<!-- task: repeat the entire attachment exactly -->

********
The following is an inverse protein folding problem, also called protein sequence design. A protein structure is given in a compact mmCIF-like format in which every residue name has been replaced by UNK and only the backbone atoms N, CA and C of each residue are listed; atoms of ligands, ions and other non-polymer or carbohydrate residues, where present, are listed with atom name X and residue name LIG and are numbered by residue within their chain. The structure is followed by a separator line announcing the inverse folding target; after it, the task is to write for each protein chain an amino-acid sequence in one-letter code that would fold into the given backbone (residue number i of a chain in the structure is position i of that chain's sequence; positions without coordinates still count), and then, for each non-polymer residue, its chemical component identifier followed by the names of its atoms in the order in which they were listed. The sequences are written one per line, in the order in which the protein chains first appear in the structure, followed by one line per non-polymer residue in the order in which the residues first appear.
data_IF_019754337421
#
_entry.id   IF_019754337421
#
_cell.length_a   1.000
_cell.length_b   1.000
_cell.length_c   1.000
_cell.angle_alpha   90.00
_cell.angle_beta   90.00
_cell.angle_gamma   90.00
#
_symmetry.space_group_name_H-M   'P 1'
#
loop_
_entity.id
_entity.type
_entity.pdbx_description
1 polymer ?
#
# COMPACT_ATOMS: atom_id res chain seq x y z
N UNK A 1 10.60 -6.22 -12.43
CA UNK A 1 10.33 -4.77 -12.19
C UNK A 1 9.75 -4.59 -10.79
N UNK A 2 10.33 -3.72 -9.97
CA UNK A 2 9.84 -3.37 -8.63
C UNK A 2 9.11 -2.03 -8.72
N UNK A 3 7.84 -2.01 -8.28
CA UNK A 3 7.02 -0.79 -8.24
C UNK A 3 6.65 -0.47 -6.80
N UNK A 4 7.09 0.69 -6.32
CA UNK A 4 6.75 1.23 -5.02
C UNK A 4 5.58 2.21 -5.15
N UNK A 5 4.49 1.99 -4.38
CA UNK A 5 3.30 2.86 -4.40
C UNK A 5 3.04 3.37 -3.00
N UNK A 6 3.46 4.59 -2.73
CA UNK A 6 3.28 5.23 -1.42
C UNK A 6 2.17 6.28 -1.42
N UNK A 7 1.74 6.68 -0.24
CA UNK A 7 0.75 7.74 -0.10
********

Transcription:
The following is an inverse protein folding problem, also called protein sequence design. A protein structure is given in a compact mmCIF-like format in which every residue name has been replaced by UNK and only the backbone atoms N, CA and C of each residue are listed; atoms of ligands, ions and other non-polymer or carbohydrate residues, where present, are listed with atom name X and residue name LIG and are numbered by residue within their chain. The structure is followed by a separator line announcing the inverse folding target; after it, the task is to write for each protein chain an amino-acid sequence in one-letter code that would fold into the given backbone (residue number i of a chain in the structure is position i of that chain's sequence; positions without coordinates still count), and then, for each non-polymer residue, its chemical component identifier followed by the names of its atoms in the order in which they were listed. The sequences are written one per line, in the order in which the protein chains first appear in the structure, followed by one line per non-polymer residue in the order in which the residues first appear.
data_IF_019754337421
#
_entry.id   IF_019754337421
#
_cell.length_a   1.000
_cell.length_b   1.000
_cell.length_c   1.000
_cell.angle_alpha   90.00
_cell.angle_beta   90.00
_cell.angle_gamma   90.00
#
_symmetry.space_group_name_H-M   'P 1'
#
loop_
_entity.id
_entity.type
_entity.pdbx_description
1 polymer ?
#
# COMPACT_ATOMS: atom_id res chain seq x y z
N UNK A 1 10.60 -6.22 -12.43
CA UNK A 1 10.33 -4.77 -12.19
C UNK A 1 9.75 -4.59 -10.79
N UNK A 2 10.33 -3.72 -9.97
CA UNK A 2 9.84 -3.37 -8.63
C UNK A 2 9.11 -2.03 -8.72
N UNK A 3 7.84 -2.01 -8.28
CA UNK A 3 7.02 -0.79 -8.24
C UNK A 3 6.65 -0.47 -6.80
N UNK A 4 7.09 0.69 -6.32
CA UNK A 4 6.75 1.23 -5.02
C UNK A 4 5.58 2.21 -5.15
N UNK A 5 4.49 1.99 -4.38
CA UNK A 5 3.30 2.86 -4.40
C UNK A 5 3.04 3.37 -3.00
N UNK A 6 3.46 4.59 -2.73
CA UNK A 6 3.28 5.23 -1.42
C UNK A 6 2.17 6.28 -1.42
N UNK A 7 1.74 6.68 -0.24
CA UNK A 7 0.75 7.74 -0.10